Tuesday, July 11, 2006
Fake Ace interviewed
JH: You do Ace better than Ace.
TT: Oh people have said that and I take that as a compliment, but we can’t forget that Ace is the one who created Ace in the first place.
JH: So do you have to work at it?
TT: Not really. The main thing is to play the music faithfully, but I'm careful not to try and mimic him too much onstage because then it comes off too much like a caricature. I try to blend the Spaceman with TOMMY THAYER onstage, it's cool.
JH: And you don’t have any pyrotechnics on your guitar or special effects like he did.
TT: We're looking at starting to add some of my own effects into the show, which is important.
JH: Your sound is pretty close to Ace’s. Did you keep his same setups and guitars?
TT: No, but I've used the same guitar/amp set-up for the last thirty years, probably almost as long as I've been playing guitar, and that could have been directly or indirectly influenced by Ace. It's basically a Les Paul with humbuckers into a 100 watt Marshall, no effects, no nothing. The only effect that I use was on "Christine Sixteen" where the guitar has an octave divider on it. For God’s sakes, growing up he was one of my favorite guitar players, so of course that’s the kind of sound and guitar player that I aspired to be. It’s really just an offshoot of the BECK-CLAPTON-PAGE blues-based English hard rock guitar style.
JH: What is the biggest misconception about KISS?
TT: I’m saying this purely from the perspective of a knowledgeable guy who has been around a long time and also been in the inner-workings of the band forever. In a few cases, there is a lack of open-mindedness about where KISS is going and accepting that the band is always evolving and reinventing itself and people shouldn’t fight that. There are reasons for that and sure if Gene and Paul had their way, they would play together with the original guys and do what they did in the heyday of the mid 70’s. I know I sound biased, but it's 2006 and as a fan of KISS, it's absolutely amazing that the band is still very, very strong.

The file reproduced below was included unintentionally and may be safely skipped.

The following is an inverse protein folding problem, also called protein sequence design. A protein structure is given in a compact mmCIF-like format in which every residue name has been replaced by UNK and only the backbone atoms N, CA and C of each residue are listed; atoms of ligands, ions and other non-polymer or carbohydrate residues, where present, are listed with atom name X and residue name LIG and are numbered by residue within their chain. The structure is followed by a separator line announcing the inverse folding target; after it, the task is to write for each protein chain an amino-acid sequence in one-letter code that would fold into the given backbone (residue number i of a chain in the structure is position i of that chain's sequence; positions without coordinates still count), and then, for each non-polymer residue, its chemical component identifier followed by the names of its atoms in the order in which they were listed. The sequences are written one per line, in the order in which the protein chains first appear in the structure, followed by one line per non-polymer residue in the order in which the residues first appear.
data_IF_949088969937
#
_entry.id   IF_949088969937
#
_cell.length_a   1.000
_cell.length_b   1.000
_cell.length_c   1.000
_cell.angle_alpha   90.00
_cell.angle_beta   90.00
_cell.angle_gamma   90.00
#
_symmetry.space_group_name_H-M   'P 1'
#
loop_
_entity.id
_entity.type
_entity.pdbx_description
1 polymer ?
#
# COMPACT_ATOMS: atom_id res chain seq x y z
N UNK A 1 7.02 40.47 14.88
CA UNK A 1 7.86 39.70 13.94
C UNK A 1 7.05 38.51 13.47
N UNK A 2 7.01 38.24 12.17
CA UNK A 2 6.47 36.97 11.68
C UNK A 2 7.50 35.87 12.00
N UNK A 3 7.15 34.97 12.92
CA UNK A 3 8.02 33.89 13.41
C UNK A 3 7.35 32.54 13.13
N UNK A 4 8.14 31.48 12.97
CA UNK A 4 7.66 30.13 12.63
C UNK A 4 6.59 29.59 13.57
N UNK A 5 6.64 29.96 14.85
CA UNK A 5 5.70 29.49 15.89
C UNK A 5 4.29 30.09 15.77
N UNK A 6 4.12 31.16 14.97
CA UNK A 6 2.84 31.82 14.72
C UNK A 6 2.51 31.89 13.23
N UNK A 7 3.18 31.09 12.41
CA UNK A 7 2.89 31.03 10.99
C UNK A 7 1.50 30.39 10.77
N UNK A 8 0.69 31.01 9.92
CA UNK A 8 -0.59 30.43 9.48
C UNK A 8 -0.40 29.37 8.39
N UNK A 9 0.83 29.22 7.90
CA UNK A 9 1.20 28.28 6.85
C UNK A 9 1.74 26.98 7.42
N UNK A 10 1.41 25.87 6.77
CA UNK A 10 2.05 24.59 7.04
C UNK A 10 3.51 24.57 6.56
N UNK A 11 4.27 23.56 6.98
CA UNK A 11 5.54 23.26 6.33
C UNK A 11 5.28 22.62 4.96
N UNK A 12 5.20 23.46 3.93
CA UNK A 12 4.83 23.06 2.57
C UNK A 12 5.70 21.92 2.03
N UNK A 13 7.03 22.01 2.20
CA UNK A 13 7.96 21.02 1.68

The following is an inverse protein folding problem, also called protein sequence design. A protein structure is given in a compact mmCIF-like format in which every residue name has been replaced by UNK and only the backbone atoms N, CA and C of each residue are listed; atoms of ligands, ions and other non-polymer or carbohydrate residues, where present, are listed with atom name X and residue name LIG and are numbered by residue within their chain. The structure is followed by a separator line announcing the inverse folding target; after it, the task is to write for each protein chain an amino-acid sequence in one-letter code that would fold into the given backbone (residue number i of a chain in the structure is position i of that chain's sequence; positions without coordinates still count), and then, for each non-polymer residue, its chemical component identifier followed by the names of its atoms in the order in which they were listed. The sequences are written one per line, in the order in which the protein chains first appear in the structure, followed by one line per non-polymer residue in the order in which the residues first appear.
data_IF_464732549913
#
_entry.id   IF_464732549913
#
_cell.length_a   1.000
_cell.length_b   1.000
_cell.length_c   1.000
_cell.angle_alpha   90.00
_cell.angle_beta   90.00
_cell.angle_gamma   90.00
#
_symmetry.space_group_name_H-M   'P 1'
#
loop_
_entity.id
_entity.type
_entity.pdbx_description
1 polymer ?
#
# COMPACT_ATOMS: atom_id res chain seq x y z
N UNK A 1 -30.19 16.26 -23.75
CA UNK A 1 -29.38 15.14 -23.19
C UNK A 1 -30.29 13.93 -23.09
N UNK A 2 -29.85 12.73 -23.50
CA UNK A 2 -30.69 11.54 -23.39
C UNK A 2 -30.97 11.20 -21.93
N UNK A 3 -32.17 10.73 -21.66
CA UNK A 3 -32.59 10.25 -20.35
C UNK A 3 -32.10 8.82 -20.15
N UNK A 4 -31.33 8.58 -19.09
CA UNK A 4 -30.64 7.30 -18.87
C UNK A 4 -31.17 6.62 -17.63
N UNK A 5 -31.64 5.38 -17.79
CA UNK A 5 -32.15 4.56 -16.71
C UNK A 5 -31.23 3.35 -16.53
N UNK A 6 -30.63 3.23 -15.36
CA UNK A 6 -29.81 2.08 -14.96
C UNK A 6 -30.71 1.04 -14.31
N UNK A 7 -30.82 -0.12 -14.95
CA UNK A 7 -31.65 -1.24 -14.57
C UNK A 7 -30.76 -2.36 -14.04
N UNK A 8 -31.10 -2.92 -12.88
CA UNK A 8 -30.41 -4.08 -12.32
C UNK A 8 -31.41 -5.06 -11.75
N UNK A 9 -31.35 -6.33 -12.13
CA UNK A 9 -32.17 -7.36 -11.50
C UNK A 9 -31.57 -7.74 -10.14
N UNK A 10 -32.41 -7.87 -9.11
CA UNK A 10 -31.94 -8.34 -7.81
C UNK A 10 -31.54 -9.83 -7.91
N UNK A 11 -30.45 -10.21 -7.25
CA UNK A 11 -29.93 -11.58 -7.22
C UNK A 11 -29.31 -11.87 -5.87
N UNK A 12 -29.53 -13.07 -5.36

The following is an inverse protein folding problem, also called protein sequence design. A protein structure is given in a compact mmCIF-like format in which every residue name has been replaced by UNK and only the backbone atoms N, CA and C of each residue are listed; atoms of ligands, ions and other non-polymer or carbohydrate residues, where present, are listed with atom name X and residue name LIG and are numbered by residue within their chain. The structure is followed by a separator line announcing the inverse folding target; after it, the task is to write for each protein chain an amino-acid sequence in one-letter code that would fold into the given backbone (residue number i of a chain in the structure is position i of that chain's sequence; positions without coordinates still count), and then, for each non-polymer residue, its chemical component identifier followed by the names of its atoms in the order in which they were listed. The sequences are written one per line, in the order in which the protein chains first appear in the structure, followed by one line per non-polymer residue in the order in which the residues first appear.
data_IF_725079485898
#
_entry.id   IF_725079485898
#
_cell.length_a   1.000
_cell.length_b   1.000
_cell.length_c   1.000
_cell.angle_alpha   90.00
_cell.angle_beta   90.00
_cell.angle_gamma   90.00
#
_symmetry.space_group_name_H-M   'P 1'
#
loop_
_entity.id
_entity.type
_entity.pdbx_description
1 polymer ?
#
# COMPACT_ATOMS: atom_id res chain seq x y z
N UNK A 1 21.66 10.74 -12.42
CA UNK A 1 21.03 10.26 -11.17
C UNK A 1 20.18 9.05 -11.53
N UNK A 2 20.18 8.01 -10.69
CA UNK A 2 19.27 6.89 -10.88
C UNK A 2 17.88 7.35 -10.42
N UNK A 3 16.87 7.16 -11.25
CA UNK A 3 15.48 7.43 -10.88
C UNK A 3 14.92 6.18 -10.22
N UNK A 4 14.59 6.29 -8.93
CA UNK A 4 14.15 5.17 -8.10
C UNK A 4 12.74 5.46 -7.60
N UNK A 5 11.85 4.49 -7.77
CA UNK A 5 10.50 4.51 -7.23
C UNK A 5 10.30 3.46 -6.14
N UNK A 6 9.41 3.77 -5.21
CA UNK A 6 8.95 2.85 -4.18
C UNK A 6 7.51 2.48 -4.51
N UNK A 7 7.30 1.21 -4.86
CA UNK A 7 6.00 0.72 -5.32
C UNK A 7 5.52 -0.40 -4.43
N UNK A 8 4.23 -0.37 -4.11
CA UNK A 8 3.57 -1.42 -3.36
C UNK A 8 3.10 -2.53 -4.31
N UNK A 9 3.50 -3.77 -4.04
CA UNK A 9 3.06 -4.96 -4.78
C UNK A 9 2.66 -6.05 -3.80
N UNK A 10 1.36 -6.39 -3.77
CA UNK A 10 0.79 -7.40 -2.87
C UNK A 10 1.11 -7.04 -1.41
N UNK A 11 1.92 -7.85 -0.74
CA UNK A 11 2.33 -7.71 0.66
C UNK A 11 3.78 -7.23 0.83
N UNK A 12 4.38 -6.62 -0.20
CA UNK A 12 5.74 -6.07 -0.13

JH: Gene and Paul think that, that they’d like the four originals?
TT: If you ask them, I think they would say in a perfect world, of course they would.
JH: Where do you see KISS going it the future?
KISS in makeup is a timeless thing. Kids are attracted to it today just as much as ever, and I know that for a fact, because I’ve seen it with my own eyes and seen how they react to it. There is a timeless appeal to it, almost like a comic character like Superman or something where you have these characters and somehow they have these crazy rock and roll costumes and boots and it still works. It works and it regenerates itself that way, it works because KISS is completely unique.
JH: Has the subject of a new studio record come up at all?
TT: Yeah, we get a lot of emails with people talking about that stuff and I'm sure when the time is right, there will be one. There was even a petition started recently that people want a new KISS record.
JH: What’s your favorite place to play?
TT: I’m not just saying this, but I really like going to Japan. It’s kind of something about everything there, the culture and the food, it’s just a great place to go to and travel to and experience and some of the most dedicated KISS fans ever are in Japan too. KISS and Japan have always had this kind of synonymous thing with kabuki-style makeup, the HOTTER THAN HELL album has a sort of Japanese look, just something about it where there’s always been this close-knit relationship with Japan.
JH: Paul’s high falsetto voice just floors me whenever I hear it. He’s some kind of performer.
TT: What people don’t understand about Paul is like he sings three-quarters of the set, but the thing that really makes it tough on him are all the raps. People don’t realize that he’s on the top of his voice on those raps and he doesn’t get a break even between the songs. I was talking to him on the last tour and his voice was getting real gravelly after one show and I said, man, you sing all those high songs, it must be really hard to do. He said, that’s not the hard part, the raps are the hard parts because that’s the point where you kind of want to take a break and get a drink of water but he’s always up there shouting like an evangelist or something. I never realized that until he brought it up and then it all made sense.
JH: Any message for the fans in Japan?
TT: Well this is so cliché, but I’m psyched that we’re coming back over this summer and I always look forward to touring in Japan almost more than anywhere and I can’t wait to see all the fantastic Japanese fans when we arrive!
JH: That’s it.
TT: Alright, right on, John!